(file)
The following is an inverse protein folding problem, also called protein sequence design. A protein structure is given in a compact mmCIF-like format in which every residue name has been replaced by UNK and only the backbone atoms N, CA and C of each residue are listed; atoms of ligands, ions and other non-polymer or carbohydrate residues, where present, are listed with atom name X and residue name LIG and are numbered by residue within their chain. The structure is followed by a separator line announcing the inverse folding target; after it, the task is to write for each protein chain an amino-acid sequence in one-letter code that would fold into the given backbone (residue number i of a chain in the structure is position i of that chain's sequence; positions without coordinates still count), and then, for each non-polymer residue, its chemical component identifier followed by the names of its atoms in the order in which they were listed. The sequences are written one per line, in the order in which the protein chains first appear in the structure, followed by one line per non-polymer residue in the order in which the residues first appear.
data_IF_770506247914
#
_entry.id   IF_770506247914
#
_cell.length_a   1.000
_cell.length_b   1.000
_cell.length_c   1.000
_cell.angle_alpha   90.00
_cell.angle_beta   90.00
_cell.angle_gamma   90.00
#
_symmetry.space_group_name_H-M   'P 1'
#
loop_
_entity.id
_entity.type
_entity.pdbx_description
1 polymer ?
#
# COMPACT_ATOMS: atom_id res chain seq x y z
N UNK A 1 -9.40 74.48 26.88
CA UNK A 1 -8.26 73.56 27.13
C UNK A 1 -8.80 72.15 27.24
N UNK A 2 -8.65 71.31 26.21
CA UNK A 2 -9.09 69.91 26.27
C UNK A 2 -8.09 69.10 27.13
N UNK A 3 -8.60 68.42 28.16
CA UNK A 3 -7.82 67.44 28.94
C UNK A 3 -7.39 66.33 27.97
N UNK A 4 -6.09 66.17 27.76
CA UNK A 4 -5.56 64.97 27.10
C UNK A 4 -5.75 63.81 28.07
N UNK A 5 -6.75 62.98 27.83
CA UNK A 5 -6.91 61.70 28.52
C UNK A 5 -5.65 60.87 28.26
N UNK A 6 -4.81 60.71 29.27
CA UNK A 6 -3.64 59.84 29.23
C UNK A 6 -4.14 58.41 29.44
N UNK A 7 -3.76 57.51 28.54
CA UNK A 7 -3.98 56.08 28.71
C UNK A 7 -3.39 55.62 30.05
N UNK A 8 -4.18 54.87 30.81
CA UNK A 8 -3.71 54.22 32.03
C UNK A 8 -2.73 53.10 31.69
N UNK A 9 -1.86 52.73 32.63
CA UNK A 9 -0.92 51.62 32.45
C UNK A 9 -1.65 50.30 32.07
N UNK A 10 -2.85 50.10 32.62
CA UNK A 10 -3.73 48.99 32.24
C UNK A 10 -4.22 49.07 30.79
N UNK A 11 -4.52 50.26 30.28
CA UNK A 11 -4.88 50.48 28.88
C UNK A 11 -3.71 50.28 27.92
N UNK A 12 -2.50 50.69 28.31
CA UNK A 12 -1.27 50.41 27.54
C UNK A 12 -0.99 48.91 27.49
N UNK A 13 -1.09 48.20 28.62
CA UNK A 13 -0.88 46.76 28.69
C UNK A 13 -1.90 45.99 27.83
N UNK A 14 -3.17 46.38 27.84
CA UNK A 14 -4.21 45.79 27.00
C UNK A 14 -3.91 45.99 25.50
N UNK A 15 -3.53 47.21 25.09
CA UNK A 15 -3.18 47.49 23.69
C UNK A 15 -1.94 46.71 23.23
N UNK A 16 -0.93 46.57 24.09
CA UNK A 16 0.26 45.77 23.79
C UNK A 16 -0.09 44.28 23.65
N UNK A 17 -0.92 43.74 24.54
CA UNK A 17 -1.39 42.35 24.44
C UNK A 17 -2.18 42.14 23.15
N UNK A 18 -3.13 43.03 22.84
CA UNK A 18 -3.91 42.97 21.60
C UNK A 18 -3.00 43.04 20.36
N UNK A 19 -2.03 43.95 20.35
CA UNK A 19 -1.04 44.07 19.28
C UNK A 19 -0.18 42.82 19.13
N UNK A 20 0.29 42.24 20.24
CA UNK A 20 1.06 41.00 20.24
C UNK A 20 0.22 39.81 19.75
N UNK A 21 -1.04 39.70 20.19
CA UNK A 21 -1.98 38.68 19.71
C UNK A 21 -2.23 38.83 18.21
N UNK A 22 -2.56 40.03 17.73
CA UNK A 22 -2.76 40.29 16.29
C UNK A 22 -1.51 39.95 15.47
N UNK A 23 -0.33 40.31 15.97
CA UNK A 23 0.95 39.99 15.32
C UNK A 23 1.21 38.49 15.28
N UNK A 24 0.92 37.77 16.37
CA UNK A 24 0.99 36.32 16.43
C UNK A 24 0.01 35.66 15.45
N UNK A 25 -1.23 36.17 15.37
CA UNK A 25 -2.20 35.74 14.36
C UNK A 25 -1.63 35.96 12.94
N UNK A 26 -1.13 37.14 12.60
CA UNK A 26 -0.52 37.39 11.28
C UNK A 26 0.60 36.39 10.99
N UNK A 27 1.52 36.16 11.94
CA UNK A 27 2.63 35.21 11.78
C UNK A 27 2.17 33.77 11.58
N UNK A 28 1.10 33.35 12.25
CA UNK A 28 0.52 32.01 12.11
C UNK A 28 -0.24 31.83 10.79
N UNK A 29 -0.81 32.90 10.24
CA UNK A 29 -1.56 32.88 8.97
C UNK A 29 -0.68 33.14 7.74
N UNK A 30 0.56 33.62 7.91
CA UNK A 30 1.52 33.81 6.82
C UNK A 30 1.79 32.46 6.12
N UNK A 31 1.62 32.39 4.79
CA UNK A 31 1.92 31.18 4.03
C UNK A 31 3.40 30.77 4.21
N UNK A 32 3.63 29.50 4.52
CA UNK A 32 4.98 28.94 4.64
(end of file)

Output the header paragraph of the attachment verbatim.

The following is an inverse protein folding problem, also called protein sequence design. A protein structure is given in a compact mmCIF-like format in which every residue name has been replaced by UNK and only the backbone atoms N, CA and C of each residue are listed; atoms of ligands, ions and other non-polymer or carbohydrate residues, where present, are listed with atom name X and residue name LIG and are numbered by residue within their chain. The structure is followed by a separator line announcing the inverse folding target; after it, the task is to write for each protein chain an amino-acid sequence in one-letter code that would fold into the given backbone (residue number i of a chain in the structure is position i of that chain's sequence; positions without coordinates still count), and then, for each non-polymer residue, its chemical component identifier followed by the names of its atoms in the order in which they were listed. The sequences are written one per line, in the order in which the protein chains first appear in the structure, followed by one line per non-polymer residue in the order in which the residues first appear.